Although the raphe pallidus area (RPa) has sympathetic premotor neurons for cutaneous vasoconstriction [77], it appears that the inhibitory output from the MnPO is an indirect input to the sympathetic CVC premotor neurons in the RPa [78][79]. The skin cooling activates neurons in the POA to directly excite the RPa’s CVC premotor neurons by activating glutamatergic receptors [80]. In response, the RPa’s CVC premotor neurons trigger cutaneous vasoconstriction through the excitatory glutamatergic and serotoninergic projections to the preganglionic neurons in the intermediolateral cell column of the spinal cord [74] However, the RVLM plays only a minor role in CVC activity compared to the RPa’s sympathetic premotor neurons.

    Brown adipose tissue (BAT) is a specialized organ for rapid heat production. Tan and Knight [7] affirm that the release of norepinephrine from this sympathetic innervation induces a mitochondrial leak in BAT that consists of a facilitated proton leak through mitochondrial membranes of the brown adipocytes that occurs due to the elevated release of the uncoupling protein-1 (UCP1) This process is known as non-shivering or BAT thermogenesis. [81] and dorsomedial hypothalamic nucleus (DMH) [82], since chemical stimulation in these regions induces BAT thermogenesis.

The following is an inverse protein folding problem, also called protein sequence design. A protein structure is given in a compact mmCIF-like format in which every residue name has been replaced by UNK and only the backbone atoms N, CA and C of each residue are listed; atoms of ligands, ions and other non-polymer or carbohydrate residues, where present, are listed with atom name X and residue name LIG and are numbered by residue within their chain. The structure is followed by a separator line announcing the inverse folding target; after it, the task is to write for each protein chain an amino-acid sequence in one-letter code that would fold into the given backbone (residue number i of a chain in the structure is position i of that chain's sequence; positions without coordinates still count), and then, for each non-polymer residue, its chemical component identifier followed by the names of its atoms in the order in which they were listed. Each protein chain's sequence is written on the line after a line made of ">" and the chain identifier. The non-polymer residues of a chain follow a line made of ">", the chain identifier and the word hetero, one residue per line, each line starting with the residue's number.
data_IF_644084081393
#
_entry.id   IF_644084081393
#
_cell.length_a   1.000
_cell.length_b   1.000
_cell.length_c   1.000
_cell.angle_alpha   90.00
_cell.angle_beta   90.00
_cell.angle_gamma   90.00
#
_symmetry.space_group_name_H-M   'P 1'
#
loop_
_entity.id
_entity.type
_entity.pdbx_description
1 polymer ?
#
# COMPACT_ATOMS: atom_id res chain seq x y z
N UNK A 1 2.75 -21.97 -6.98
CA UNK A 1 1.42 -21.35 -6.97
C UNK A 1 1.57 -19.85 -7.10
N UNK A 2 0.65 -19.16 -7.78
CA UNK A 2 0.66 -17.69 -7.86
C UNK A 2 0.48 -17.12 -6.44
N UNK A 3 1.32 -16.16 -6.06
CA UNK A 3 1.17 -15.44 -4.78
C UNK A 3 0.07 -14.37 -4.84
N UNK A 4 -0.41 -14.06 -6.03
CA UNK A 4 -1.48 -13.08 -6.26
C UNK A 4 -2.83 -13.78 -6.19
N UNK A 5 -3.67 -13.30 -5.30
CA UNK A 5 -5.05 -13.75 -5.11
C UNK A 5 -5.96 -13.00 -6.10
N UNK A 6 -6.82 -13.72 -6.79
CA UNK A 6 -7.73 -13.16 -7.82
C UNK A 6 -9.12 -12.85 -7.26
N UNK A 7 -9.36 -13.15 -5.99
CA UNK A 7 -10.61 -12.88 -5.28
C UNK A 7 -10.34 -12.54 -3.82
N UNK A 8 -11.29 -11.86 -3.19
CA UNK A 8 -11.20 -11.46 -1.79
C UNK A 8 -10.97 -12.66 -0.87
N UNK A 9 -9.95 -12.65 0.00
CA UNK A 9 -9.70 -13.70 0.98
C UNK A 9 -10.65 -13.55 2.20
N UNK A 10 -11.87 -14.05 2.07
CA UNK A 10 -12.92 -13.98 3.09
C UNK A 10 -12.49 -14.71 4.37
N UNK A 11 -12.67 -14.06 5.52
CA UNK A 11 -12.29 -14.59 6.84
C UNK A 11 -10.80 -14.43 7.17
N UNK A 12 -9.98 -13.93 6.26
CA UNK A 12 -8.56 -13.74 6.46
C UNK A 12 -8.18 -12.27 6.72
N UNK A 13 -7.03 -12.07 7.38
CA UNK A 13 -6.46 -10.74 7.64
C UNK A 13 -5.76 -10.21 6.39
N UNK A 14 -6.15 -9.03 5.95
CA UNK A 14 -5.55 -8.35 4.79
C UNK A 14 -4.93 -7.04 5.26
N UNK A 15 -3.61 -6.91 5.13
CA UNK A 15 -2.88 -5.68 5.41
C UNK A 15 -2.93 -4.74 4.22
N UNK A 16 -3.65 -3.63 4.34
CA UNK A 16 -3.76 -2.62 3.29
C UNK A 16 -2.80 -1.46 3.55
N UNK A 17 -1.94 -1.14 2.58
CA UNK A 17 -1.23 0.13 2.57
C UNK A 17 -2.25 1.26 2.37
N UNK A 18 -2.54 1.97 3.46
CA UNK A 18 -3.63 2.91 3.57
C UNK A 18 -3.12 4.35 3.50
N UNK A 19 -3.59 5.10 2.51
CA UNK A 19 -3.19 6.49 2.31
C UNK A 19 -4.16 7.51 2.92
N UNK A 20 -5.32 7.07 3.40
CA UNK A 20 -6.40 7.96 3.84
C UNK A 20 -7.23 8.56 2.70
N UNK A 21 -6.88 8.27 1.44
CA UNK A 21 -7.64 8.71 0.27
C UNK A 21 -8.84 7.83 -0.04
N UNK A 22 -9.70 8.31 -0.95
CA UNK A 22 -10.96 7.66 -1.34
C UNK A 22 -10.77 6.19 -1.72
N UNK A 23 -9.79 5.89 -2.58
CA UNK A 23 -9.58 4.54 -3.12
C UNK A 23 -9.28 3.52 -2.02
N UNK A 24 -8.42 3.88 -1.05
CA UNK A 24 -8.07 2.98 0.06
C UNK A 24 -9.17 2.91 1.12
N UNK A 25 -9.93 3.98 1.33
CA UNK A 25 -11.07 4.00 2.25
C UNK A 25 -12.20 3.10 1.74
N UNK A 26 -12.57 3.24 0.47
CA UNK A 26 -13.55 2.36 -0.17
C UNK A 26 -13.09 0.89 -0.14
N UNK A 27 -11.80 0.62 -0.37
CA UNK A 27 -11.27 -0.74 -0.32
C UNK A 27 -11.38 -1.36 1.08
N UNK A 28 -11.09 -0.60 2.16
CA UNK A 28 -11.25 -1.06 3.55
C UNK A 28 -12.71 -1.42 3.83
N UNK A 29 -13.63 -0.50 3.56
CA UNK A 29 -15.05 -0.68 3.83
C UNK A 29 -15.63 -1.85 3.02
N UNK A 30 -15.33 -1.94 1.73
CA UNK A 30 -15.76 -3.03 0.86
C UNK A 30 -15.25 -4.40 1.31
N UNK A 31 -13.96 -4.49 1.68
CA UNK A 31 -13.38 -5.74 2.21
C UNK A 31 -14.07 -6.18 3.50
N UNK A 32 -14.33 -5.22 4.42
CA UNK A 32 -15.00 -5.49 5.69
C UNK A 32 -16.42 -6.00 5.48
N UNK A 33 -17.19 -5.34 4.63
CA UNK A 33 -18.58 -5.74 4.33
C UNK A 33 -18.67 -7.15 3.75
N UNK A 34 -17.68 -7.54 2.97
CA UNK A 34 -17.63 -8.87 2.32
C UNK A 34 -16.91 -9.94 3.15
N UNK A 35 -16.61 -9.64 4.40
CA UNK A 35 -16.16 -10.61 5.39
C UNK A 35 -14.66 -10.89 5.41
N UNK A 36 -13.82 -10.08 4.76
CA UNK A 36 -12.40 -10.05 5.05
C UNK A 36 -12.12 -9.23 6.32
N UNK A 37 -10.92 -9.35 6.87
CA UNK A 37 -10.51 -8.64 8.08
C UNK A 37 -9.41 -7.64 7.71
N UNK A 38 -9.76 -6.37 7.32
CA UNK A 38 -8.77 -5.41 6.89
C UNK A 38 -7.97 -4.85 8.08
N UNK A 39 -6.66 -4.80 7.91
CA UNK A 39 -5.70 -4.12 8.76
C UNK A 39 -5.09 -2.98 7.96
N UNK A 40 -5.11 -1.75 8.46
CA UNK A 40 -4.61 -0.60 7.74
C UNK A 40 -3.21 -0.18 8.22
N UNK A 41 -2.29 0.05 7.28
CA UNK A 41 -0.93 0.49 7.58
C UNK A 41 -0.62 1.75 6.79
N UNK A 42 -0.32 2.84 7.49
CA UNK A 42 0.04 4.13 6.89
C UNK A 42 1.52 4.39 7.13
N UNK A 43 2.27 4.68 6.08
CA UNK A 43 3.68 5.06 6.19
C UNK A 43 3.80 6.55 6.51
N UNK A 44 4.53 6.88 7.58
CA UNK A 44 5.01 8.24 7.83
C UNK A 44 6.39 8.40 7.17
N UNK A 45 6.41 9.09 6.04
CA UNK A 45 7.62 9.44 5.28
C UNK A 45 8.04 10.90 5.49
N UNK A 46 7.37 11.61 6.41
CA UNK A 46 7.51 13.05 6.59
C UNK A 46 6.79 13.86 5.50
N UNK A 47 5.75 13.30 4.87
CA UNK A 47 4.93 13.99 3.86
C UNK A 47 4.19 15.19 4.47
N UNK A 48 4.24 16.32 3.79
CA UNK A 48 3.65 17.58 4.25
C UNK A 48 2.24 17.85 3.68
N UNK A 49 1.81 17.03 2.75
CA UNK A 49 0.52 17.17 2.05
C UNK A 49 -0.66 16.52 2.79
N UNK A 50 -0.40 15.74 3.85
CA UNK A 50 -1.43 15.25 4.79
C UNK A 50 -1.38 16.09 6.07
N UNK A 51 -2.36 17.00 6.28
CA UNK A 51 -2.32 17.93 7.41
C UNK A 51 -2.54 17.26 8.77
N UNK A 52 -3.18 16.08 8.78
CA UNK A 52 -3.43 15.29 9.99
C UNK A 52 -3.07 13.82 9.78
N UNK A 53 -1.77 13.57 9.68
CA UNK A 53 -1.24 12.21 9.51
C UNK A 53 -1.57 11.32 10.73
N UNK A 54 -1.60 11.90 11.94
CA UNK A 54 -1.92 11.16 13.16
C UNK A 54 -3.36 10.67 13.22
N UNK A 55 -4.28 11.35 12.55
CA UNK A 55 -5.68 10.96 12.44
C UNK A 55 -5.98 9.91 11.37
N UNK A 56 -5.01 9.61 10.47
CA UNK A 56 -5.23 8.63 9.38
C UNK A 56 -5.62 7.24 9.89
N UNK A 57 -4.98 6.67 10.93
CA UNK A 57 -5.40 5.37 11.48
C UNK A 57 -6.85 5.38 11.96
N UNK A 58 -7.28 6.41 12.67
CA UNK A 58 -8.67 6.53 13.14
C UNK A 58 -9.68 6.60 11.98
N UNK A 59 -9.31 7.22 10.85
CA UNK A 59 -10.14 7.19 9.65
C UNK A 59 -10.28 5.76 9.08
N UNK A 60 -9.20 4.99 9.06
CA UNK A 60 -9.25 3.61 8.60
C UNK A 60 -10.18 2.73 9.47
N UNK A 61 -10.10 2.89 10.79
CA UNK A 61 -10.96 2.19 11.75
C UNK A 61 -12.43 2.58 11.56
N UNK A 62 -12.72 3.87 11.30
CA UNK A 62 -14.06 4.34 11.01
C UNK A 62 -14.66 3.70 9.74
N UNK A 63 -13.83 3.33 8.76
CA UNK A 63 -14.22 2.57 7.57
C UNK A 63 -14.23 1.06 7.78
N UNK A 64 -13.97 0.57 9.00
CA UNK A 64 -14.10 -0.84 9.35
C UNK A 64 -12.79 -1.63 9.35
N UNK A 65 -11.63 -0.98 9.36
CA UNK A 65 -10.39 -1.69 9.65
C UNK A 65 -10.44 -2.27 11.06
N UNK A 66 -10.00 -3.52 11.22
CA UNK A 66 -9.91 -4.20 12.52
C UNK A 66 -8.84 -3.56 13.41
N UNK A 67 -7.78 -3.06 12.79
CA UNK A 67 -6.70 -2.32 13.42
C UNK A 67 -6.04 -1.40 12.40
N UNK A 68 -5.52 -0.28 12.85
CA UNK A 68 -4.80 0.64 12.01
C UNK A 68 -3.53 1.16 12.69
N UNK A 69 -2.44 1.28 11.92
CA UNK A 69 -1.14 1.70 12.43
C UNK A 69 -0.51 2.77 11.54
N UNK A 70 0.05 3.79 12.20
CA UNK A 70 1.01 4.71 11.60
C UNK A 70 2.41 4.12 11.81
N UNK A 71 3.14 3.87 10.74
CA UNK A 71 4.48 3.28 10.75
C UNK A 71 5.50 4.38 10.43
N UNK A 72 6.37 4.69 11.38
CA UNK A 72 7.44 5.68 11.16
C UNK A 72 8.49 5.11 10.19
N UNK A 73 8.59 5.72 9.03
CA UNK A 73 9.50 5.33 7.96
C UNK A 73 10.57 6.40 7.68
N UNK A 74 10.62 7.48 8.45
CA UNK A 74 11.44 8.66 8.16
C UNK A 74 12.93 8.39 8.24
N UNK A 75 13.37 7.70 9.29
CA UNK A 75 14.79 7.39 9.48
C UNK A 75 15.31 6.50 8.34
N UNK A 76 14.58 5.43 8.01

In cold environments, the cool-afferent input to the median preoptic nucleus (MnPO) excites its neurons, which in response inhibit the activity of a population of inhibiting neurons in the medial preoptic area (MPA), suppressing activation of the BAT thermogenesis-promoting neurons [74]. In response to both cold stimuli and fever, activation of the BAT thermogenesis-promoting neurons in the DMH is likely due to the elimination of the active thermogenesis-suppressing output and activation of glutamatergic receptors in the DMH neurons [83]. However, activation of a subpopulation of neurons that contain leptin receptors (LepR) has been detected in mice [84][85]. These glutamatergic neuropsins in the POA can also be expressed in the retina, skin, adrenal glands, liver, heart, and pancreas [86].